Return to Content

Wine Substitutions in Cooking | Yankee Kitchen

Wine Substitutions in Cooking | Yankee Kitchen
0 votes, 0.00 avg. rating (0% score)

wine-bottlesA lot of recipes call for wine — “red wine,” “port wine,” “white wine.” what kind do I buy? Must I go to the liquor store or can I get it at the grocery? Are there wine substitutions that can be used in cooking?

Red and white wines have flavors different from each other and different from port, sherry, and Madeira, all of which are fortified wines, usually sweet and always containing a higher alcohol content than the ordinary kind. You can buy wine wherever it is sold, but do not buy the “cooking wine” offered in grocery stores. It has been heavily salted, is expensive, and tastes terrible.

Wine substitutions are often possible, but wine is used so many ways there’s no general rule. Fruit juice often works in dessert recipes. A mild wine vinegar will do when only a splash or two is needed, as when you are making a pan sauce for meat.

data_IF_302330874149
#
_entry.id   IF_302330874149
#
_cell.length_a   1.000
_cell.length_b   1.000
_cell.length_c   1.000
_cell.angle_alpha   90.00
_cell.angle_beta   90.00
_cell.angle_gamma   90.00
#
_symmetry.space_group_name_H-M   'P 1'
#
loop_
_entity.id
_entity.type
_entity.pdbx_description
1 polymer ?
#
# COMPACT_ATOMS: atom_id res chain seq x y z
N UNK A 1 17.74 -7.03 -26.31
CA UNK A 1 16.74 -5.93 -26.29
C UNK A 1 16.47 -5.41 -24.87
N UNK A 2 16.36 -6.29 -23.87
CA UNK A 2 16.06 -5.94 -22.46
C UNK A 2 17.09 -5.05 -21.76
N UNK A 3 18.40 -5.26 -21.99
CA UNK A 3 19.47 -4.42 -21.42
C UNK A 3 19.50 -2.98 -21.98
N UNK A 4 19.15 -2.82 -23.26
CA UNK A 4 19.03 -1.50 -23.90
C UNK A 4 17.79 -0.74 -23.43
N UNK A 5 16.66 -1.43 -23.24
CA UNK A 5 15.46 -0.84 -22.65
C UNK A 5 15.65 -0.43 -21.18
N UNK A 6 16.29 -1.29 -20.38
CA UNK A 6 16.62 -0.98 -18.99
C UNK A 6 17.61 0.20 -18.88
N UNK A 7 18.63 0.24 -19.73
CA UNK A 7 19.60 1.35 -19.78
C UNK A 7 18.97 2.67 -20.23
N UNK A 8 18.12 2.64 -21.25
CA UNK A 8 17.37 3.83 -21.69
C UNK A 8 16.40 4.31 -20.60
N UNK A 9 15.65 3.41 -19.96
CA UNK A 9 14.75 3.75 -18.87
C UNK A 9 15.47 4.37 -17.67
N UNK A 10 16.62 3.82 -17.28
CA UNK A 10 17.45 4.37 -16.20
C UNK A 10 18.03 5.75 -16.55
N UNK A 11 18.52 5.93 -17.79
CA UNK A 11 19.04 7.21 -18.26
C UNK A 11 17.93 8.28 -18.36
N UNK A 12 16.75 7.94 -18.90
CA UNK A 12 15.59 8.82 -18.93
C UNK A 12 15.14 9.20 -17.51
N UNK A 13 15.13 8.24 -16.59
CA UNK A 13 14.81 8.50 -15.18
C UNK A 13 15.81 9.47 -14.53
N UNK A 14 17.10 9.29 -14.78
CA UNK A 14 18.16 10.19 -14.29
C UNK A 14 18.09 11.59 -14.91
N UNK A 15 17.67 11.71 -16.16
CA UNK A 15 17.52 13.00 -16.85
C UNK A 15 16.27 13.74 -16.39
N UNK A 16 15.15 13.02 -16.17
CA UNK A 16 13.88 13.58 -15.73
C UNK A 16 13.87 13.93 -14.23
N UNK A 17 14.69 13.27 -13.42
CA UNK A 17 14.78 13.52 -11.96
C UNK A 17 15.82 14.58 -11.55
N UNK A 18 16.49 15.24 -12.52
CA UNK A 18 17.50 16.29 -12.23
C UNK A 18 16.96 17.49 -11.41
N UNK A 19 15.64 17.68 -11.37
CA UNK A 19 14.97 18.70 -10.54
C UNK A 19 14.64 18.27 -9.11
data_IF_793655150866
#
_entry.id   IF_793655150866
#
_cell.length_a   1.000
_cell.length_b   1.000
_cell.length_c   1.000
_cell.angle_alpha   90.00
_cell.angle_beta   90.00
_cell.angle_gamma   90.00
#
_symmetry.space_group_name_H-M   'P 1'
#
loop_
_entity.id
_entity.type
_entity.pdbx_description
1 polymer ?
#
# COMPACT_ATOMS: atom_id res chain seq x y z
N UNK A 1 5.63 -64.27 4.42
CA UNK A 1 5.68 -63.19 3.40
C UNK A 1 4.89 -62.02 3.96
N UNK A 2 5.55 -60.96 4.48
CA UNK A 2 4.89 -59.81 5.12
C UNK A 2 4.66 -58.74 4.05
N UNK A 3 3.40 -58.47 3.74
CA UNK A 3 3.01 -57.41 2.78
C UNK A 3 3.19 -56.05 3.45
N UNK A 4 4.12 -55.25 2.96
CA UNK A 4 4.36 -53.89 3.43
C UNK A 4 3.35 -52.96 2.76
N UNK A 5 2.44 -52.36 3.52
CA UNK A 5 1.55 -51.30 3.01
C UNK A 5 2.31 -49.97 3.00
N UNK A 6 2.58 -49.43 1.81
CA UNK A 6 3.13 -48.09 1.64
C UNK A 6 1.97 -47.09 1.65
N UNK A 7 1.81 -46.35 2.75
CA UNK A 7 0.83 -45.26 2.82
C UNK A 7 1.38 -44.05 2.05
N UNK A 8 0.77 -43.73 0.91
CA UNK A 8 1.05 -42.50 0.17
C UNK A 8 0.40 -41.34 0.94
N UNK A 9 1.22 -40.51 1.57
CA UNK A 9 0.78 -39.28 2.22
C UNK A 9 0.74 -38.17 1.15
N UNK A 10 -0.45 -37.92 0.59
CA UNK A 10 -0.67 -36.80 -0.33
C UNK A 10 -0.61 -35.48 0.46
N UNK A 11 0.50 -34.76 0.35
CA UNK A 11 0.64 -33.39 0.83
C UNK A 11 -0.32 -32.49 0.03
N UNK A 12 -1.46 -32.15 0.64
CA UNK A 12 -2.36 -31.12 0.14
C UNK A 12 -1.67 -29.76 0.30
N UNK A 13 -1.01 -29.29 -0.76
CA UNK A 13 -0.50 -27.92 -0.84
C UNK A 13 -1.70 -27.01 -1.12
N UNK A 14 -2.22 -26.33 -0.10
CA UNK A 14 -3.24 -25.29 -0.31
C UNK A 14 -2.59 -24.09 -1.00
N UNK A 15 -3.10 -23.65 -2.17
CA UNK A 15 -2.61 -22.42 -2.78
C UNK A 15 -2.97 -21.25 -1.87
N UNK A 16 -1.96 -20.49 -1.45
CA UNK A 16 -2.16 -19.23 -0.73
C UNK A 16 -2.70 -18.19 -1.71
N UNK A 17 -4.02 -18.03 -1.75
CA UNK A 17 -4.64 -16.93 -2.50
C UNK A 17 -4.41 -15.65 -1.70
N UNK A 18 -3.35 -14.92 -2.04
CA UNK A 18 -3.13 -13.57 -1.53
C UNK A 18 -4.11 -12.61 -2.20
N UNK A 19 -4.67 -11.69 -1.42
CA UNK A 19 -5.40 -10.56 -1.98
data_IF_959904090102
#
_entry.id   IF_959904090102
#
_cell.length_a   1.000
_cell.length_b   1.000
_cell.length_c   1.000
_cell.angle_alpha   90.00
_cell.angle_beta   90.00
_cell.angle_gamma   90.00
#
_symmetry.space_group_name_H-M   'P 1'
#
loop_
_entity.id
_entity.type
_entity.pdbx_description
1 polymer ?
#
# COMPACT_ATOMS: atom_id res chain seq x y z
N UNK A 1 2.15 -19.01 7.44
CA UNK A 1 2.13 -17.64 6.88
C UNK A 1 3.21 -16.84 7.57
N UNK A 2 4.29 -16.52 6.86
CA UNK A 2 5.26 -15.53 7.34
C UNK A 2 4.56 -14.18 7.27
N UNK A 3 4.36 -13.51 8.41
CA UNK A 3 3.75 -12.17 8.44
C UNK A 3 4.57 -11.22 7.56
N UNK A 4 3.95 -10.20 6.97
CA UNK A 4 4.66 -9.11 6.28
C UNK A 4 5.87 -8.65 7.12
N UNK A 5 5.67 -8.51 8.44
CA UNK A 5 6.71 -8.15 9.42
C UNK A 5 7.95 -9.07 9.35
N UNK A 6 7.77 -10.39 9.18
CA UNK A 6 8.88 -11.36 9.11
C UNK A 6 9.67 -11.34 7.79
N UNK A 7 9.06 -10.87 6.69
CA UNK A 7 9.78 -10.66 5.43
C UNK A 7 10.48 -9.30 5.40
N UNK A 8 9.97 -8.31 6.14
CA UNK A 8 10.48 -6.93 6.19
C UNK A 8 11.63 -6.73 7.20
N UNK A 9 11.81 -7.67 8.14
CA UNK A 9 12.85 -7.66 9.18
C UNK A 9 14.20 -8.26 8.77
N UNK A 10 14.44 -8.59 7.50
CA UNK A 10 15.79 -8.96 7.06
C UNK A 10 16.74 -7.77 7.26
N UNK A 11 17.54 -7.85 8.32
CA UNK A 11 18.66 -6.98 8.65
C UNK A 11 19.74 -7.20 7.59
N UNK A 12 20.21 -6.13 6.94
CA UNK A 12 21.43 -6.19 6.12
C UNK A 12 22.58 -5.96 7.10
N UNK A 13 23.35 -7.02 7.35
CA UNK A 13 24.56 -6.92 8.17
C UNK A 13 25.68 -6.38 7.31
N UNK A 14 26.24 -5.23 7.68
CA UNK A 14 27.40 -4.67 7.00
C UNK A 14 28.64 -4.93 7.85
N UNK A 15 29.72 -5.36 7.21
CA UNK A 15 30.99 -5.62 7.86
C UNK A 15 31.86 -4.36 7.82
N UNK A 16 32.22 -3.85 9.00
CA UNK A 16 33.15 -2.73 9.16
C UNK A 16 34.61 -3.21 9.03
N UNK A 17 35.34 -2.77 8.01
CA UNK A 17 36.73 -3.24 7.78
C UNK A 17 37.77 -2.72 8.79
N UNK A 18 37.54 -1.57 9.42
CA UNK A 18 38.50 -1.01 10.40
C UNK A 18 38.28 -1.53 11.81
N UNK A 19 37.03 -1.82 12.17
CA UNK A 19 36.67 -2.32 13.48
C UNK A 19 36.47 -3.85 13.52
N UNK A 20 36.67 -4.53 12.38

Ordinary table wines do not keep after they have been opened. If you don’t plan to use wine often and alcohol is okay, consider investing in a bottle of dry vermouth. This herb-infused, fortified wine is not at all sweet and can be used in a savory recipe that calls for a cup or less of white wine. If you store it in the refrigerator, it will stay usable for several months.


Yankee Magazine Advertising

Bring New England Home
plus, get the Tablet Edition FREE!

In this issue: Summer Off the Beaten Path

  • 12 Best Places to Picinic
  • Acadian Pride in Northern Maine
  • Saying Goodbye to a Summer Home
  • Hidden Gems in the Upper CT Valley
Subscribe Today and Save 44%
No comments yet.

Leave a Reply

Comments maybe edited for length and clarity.

Register Sign In

©2013, Yankee Publishing Inc. All Rights Reserved.
Yankee Publishing Inc., | P.O. Box 520, Dublin, NH 03444 | (603) 563-8111